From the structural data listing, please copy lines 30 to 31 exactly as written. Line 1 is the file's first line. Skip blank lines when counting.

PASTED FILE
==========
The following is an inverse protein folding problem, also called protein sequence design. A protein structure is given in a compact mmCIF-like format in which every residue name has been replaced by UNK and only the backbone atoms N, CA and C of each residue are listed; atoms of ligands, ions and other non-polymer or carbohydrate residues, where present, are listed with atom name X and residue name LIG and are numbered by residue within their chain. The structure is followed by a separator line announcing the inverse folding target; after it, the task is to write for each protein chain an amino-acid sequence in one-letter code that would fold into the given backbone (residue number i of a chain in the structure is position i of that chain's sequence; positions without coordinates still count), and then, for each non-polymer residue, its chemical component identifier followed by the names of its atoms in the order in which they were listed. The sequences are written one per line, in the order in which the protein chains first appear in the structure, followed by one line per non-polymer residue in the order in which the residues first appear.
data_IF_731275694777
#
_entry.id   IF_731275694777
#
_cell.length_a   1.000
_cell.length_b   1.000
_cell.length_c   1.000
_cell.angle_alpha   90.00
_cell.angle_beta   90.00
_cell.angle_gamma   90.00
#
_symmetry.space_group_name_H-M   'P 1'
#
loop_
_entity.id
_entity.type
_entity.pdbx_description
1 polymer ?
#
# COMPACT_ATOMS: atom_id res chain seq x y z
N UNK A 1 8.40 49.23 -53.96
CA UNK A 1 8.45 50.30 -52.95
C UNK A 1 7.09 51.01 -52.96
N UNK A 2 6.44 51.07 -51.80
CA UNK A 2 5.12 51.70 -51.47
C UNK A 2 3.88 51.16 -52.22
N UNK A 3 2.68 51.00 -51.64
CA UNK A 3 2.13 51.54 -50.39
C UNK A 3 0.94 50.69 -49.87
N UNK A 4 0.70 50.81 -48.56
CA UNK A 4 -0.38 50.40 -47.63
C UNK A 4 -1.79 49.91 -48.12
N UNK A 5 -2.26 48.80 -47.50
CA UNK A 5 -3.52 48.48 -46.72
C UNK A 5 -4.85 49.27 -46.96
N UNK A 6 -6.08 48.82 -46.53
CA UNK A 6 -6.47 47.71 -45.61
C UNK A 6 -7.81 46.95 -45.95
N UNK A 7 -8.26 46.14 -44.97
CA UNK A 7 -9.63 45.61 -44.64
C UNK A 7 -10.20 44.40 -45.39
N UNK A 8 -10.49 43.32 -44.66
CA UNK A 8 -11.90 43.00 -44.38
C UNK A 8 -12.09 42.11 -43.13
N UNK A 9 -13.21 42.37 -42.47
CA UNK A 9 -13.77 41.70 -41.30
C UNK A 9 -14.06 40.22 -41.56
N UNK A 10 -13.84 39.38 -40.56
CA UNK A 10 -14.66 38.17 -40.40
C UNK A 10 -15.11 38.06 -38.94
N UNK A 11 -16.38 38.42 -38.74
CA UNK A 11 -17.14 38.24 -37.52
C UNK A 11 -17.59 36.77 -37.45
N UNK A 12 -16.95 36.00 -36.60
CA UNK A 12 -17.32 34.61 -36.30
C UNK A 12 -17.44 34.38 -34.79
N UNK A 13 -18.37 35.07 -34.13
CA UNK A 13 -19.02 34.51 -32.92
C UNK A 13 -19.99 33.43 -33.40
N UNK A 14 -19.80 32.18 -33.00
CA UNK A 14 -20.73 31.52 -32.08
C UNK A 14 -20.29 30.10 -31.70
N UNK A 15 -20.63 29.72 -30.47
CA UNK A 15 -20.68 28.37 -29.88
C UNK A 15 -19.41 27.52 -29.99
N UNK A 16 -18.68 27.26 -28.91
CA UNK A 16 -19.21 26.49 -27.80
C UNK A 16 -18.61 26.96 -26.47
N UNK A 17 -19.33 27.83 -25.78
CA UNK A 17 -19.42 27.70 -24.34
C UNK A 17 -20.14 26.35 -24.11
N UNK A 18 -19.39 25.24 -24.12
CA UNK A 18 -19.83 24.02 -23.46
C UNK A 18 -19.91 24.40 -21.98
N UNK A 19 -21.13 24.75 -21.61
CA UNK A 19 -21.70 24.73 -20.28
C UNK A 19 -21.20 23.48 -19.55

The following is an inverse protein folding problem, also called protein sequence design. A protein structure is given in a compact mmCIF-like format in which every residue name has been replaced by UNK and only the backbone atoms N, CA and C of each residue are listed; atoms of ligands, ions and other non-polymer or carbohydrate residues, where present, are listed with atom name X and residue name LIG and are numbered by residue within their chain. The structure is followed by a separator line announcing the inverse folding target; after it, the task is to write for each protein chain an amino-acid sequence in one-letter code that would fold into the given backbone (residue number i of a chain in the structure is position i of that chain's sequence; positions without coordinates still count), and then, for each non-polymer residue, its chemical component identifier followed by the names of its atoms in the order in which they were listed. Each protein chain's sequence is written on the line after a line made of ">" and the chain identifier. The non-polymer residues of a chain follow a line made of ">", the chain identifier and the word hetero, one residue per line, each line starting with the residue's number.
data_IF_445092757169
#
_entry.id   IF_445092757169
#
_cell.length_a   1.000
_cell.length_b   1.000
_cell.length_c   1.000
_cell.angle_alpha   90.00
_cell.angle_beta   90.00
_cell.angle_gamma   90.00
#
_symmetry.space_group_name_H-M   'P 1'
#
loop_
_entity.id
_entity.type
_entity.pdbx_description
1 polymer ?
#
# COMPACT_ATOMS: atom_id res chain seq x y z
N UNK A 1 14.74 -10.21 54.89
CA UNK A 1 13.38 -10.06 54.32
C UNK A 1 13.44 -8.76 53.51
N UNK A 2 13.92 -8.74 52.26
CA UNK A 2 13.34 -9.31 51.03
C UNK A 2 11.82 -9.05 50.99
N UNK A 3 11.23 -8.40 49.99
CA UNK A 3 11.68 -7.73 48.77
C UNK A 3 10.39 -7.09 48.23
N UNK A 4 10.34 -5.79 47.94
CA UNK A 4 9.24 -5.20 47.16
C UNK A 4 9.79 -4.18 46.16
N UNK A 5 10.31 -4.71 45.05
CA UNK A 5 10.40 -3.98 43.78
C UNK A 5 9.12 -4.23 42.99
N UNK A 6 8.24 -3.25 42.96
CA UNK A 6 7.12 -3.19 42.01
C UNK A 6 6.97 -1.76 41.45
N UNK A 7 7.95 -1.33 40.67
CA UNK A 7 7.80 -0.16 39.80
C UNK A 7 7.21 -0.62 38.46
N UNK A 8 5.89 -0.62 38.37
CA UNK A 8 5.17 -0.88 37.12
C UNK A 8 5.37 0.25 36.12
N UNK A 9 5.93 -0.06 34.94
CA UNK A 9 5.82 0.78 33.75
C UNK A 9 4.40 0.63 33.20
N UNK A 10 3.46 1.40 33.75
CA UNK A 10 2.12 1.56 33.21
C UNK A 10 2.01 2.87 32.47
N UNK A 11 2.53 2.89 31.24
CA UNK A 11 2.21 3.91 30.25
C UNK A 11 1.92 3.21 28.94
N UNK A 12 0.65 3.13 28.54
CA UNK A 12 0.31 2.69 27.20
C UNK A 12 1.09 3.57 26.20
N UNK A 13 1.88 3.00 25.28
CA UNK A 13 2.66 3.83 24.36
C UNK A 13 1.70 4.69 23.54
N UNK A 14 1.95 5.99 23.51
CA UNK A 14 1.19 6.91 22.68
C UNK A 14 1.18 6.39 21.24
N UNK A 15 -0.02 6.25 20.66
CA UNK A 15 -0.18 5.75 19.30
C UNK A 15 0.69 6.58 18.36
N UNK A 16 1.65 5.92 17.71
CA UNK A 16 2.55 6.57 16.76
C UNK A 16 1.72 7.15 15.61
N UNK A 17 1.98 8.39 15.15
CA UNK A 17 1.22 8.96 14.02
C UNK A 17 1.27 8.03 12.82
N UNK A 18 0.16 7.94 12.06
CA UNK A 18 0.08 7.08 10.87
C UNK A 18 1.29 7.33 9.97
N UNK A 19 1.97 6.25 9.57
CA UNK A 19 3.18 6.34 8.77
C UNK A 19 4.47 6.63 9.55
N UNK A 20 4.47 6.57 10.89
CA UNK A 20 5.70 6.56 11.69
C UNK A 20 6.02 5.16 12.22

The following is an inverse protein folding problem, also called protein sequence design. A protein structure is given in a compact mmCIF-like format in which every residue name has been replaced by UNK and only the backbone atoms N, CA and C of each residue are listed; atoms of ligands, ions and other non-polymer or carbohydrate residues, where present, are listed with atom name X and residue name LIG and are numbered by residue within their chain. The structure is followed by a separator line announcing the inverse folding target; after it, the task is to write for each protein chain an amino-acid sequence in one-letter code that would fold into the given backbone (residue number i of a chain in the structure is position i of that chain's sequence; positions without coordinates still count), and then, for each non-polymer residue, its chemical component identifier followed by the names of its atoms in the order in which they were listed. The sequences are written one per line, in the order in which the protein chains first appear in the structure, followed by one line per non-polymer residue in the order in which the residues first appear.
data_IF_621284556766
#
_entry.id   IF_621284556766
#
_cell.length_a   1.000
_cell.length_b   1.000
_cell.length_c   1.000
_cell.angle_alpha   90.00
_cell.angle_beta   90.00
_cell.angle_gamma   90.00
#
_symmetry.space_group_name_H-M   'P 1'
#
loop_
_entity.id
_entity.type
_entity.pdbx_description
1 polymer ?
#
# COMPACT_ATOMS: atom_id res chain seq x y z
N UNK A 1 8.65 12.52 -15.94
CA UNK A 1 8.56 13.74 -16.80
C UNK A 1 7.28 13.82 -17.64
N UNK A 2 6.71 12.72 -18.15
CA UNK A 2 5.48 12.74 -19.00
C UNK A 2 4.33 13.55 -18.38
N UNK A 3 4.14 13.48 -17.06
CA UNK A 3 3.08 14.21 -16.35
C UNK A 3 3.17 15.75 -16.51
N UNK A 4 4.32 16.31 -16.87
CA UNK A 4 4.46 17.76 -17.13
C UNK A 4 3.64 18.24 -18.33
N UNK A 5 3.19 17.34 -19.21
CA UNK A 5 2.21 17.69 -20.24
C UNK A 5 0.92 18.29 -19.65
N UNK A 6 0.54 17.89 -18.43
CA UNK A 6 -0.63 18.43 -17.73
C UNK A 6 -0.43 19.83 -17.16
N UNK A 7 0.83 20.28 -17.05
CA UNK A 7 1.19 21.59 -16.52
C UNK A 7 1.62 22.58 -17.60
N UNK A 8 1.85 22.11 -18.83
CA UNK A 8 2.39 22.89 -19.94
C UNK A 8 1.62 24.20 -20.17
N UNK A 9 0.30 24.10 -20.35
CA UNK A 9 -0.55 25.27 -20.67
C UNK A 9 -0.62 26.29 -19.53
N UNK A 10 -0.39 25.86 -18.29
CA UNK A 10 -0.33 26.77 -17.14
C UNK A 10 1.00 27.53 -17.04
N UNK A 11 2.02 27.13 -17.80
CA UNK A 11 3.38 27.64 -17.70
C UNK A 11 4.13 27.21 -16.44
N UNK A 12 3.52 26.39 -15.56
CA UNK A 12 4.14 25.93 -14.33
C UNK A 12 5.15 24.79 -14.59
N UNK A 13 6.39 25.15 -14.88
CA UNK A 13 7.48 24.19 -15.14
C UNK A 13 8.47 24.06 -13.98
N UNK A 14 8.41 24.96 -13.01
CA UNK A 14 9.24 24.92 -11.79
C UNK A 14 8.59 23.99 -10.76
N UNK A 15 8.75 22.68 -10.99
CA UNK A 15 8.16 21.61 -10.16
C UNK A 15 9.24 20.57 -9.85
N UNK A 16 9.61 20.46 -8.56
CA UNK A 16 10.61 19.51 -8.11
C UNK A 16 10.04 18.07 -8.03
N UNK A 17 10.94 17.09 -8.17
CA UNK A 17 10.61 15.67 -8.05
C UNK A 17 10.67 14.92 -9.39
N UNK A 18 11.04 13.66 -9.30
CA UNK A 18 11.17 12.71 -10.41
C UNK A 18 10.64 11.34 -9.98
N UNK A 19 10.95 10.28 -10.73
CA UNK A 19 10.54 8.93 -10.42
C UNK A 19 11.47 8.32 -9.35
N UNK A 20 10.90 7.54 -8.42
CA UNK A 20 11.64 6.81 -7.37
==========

C UNK A 3 0.94 50.69 -49.87
N UNK A 4 0.70 50.81 -48.56